Marcos Bretón

Opinion: Ferguson, where fear and force collide

Protesters converge in front of the Ferguson Police Department, Tuesday, Nov. 25, 2014, in Ferguson, Mo. Missouri's governor ordered hundreds more state militia into Ferguson on Tuesday, after a night of protests and rioting over a grand jury's decision not to indict police officer Darren Wilson in the fatal shooting of Michael Brown, a case that has inflamed racial tensions in the U.S.
Protesters converge in front of the Ferguson Police Department, Tuesday, Nov. 25, 2014, in Ferguson, Mo. Missouri's governor ordered hundreds more state militia into Ferguson on Tuesday, after a night of protests and rioting over a grand jury's decision not to indict police officer Darren Wilson in the fatal shooting of Michael Brown, a case that has inflamed racial tensions in the U.S. AP

Michael Brown. Trayvon Martin. Oscar Grant. Rodney King. They are the victims at the center of great racial upheavals of the last 20 years and, in each case, we forget what binds them in history:

A lack of community and what can be interpreted as a palpable fear of young, African American men.

In each case, that fear led to force to subdue them. In each case, a sad reality hardened in our culture like concrete on a Sacramento afternoon in July.

We’re gripping tighter our own worst fears. We spew venom on social media that wasn’t available when the King beating by Los Angeles police captivated the news cycles in the early 1990s. But intolerance now has multiple platforms.

People were calling Brown, Martin and Grant thugs on Facebook before we knew much of anything about them or their cases. All Mayor Kevin Johnson had to do was express his regret that a Missouri grand jury on Monday would not indict the cop who killed Brown, and it was open season on the first African American mayor of Sacramento on Tuesday.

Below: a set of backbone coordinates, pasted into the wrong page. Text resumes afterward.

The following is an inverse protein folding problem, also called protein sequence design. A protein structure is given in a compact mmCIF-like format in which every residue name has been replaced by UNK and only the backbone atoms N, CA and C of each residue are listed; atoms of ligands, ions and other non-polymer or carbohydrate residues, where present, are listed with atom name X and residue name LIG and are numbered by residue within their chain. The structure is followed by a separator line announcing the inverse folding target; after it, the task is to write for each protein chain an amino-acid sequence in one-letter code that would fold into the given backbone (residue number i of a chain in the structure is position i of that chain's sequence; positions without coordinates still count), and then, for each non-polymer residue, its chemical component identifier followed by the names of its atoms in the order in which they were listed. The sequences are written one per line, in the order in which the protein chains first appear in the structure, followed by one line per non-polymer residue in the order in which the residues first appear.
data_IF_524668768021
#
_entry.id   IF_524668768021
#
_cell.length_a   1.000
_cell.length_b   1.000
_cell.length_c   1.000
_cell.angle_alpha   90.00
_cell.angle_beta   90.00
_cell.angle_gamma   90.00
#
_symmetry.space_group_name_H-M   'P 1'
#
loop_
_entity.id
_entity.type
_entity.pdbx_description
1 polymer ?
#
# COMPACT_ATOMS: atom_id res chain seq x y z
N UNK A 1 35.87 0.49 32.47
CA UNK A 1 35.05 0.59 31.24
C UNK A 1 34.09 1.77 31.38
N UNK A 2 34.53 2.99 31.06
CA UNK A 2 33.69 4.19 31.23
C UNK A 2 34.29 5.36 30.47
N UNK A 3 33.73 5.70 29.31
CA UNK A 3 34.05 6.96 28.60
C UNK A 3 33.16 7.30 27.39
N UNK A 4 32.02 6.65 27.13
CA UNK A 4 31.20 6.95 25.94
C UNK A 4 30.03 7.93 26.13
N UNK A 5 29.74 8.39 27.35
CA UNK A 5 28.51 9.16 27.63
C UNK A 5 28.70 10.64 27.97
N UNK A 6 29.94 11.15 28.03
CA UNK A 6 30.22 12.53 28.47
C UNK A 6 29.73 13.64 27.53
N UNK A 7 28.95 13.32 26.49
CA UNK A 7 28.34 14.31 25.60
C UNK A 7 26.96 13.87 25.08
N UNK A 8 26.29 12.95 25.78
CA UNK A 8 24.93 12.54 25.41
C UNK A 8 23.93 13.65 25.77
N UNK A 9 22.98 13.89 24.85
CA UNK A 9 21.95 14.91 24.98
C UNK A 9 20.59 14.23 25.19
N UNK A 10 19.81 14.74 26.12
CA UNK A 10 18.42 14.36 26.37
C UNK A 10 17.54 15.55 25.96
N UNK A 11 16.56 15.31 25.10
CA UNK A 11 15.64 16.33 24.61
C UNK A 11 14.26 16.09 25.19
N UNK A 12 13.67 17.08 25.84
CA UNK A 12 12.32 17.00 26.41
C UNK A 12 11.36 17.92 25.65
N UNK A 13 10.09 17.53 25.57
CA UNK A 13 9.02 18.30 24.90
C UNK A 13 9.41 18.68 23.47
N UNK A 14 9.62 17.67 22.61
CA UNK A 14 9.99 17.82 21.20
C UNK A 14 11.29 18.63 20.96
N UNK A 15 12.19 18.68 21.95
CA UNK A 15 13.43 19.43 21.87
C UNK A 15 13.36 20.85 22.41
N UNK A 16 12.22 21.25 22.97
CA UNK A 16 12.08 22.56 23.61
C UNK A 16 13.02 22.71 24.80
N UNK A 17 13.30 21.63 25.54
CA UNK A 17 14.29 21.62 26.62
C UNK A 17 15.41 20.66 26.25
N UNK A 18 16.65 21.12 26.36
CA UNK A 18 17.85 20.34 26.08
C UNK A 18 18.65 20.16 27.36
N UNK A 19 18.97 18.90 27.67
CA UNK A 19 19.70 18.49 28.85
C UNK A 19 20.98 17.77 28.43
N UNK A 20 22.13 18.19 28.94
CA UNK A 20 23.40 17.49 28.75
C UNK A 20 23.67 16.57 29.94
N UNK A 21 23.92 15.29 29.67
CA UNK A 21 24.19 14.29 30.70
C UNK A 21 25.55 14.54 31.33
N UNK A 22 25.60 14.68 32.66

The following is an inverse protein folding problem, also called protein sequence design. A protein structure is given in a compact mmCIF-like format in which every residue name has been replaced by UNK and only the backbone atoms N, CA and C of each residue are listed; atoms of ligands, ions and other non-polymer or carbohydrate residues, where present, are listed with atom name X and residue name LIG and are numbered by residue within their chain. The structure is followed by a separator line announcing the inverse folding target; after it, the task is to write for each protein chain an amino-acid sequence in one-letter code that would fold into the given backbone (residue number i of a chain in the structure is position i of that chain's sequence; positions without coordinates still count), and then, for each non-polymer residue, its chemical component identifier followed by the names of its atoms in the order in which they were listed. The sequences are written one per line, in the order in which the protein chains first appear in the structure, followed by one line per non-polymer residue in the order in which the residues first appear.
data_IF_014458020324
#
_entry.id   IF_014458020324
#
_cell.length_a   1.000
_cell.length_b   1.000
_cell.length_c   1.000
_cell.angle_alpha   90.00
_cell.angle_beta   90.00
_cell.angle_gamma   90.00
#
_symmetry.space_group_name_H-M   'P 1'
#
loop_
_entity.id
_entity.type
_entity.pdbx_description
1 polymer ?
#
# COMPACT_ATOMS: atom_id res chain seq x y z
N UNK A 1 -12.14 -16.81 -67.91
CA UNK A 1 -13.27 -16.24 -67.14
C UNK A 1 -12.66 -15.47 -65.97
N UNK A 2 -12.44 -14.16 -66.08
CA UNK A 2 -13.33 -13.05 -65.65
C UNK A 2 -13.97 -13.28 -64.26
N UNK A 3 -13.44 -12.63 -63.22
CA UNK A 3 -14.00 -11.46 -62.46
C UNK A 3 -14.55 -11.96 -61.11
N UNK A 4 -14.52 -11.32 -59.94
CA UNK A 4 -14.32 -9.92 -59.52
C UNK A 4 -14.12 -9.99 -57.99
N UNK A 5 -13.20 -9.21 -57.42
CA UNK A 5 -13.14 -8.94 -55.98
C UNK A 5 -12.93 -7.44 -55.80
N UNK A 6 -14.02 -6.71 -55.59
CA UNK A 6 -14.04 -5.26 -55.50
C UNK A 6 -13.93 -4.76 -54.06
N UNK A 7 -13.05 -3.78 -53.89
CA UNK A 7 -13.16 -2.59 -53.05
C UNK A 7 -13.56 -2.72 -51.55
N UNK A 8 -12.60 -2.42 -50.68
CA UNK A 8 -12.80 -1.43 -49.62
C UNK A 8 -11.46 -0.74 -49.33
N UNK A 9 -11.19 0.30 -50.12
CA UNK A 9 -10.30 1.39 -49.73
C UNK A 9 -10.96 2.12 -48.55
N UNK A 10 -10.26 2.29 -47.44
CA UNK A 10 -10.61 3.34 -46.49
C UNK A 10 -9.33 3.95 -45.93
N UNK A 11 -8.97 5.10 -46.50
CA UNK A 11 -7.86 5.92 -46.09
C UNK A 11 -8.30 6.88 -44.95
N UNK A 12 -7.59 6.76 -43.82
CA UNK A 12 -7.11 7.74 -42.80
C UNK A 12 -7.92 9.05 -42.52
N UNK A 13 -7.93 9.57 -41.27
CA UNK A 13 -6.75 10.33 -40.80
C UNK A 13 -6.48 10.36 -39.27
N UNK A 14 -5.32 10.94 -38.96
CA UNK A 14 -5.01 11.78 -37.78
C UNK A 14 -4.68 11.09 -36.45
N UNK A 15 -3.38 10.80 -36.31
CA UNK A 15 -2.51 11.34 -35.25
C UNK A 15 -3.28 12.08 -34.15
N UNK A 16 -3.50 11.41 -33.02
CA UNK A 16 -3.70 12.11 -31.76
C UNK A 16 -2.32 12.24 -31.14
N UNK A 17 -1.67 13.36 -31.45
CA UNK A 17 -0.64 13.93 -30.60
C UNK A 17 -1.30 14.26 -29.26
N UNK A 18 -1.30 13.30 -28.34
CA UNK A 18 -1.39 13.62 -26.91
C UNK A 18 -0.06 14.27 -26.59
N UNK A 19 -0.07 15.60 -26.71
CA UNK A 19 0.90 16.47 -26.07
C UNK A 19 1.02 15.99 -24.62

On the Facebook page of a local TV personality, commenters used words such as “thug politician” to describe Johnson, as if his expression of concern over whether justice was being done were some treasonous act.

Divisions were just as deep when Martin was killed in 2012 by a Florida neighborhood watch volunteer, and in 2009 when Grant was killed by a Bay Area Rapid Transit cop in Oakland on New Year’s Day.

What’s wrong with wondering if there could have been another way?

The young cop who shot Brown to death doesn’t believe there was. On Tuesday, Ferguson, Mo., Officer Darren Wilson calmly said on television that he is certain he did his job properly and that his “conscience is clear.”

Wilson’s comments to Missouri grand jurors spoke of being terrified of Brown and of the struggling neighborhood where he fatally confronted him last August. “There’s a lot of violence in that area, there’s a lot of gun activity, drug activity, it is just not a very well-liked community. That community doesn’t like the police,” Wilson told the grand jury.

The law gives wide latitude to cops for using deadly force in confrontations. But the final verdict on whether Wilson displayed solid police work is far from settled. Just because you have the right to use deadly force doesn’t mean you should.

Maybe if Brown had encountered a different authority figure, one with different views of the people he policed, he’d be alive today. Maybe.

Brown. Martin. Grant. None of these men were angels, but riots followed their deaths because they didn’t have to die. Racial divisions also followed because enough people believed they deserved it even before the facts were in.

This is not what anyone could call progress.

Call The Bee’s Marcos Breton, (916) 321-1096.

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